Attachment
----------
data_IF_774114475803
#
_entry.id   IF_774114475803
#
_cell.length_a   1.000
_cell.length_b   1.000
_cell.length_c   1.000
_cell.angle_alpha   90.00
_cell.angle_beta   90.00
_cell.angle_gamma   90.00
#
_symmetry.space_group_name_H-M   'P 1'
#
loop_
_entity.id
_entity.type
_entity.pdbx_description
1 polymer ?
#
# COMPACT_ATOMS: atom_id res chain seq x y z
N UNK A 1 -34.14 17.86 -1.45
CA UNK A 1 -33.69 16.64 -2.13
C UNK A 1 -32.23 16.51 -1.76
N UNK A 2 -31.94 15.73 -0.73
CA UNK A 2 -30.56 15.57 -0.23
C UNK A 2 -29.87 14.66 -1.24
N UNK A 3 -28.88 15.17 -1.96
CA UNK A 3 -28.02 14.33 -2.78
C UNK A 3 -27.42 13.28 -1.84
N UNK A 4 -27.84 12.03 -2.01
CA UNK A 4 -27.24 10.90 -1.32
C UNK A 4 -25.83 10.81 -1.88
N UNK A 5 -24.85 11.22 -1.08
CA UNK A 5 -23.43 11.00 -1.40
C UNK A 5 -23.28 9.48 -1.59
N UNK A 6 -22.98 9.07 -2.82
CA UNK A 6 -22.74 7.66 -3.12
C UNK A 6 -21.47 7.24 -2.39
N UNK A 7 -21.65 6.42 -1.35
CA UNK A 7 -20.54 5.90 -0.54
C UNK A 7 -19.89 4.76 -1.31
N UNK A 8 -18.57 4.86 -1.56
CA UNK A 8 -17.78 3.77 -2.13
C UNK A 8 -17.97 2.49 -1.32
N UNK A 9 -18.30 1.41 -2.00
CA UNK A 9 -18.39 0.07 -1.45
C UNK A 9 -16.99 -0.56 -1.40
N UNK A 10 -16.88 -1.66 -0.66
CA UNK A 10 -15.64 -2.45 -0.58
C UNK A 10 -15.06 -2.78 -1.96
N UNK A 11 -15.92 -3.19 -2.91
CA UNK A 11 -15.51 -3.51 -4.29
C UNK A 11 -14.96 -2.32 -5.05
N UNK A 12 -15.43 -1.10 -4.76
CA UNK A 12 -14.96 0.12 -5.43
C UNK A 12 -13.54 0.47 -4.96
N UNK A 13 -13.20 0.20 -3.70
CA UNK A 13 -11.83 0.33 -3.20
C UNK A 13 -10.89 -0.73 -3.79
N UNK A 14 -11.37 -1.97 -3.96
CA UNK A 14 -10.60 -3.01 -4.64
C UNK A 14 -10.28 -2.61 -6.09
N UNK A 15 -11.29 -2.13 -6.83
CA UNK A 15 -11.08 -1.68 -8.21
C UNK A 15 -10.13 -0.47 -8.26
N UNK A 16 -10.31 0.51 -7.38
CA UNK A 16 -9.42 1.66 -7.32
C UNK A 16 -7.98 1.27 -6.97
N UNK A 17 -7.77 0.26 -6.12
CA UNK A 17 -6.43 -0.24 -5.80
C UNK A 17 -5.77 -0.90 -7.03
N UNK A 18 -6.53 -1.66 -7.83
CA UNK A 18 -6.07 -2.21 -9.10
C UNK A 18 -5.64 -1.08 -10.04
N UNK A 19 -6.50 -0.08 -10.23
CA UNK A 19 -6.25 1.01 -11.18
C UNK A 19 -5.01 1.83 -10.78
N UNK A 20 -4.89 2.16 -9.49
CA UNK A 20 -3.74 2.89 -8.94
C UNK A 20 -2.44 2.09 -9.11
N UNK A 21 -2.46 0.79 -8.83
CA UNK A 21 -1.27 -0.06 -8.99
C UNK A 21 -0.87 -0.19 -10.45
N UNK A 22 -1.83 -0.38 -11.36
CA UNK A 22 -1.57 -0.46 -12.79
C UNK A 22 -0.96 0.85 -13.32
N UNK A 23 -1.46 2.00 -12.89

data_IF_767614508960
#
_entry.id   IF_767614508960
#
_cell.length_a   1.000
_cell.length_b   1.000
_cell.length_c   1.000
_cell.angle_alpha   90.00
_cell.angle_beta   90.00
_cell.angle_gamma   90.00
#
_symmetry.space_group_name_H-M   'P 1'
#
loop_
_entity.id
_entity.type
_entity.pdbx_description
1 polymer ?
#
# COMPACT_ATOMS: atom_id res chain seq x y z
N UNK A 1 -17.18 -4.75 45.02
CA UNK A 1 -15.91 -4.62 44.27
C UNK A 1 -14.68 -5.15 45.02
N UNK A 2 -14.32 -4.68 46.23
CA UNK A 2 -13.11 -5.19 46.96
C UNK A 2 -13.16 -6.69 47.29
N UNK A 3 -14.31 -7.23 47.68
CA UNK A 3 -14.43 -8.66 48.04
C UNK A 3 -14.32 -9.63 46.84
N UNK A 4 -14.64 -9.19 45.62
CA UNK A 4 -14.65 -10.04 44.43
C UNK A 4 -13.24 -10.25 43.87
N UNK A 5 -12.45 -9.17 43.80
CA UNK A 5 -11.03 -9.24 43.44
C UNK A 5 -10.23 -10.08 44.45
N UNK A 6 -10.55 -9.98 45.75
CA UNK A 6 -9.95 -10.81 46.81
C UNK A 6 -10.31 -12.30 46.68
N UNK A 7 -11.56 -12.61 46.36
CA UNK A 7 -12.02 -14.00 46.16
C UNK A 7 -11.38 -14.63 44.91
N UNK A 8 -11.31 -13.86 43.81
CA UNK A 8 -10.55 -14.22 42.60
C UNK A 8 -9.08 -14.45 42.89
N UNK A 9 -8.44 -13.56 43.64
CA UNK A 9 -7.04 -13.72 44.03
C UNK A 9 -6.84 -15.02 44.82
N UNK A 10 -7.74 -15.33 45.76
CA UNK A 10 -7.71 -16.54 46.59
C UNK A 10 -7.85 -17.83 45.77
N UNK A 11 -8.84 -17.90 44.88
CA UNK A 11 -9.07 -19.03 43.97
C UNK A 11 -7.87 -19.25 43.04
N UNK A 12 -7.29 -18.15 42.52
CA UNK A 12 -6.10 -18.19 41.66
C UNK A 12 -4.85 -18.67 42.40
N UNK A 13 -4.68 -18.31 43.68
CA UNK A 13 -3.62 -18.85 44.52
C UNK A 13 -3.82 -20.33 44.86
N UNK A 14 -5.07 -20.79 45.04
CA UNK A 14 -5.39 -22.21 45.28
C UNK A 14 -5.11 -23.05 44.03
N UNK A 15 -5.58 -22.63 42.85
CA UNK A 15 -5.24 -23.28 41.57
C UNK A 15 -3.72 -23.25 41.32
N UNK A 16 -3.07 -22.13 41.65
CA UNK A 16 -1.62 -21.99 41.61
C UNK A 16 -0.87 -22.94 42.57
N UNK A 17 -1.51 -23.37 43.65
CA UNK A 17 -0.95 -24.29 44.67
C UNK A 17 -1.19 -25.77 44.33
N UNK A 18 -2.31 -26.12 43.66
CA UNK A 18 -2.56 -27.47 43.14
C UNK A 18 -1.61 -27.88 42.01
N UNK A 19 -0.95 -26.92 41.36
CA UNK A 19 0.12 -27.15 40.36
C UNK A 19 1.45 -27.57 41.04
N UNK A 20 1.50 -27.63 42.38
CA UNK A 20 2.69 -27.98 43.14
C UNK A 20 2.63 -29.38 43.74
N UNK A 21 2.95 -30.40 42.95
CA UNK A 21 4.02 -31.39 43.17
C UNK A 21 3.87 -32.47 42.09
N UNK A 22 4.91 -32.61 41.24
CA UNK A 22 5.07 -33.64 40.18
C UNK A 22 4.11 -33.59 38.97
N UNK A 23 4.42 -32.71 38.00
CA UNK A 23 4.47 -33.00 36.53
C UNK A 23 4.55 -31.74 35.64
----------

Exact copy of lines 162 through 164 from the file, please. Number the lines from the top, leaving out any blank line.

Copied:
N UNK A 19 -0.95 -26.92 41.36
CA UNK A 19 0.12 -27.15 40.36
C UNK A 19 1.45 -27.57 41.04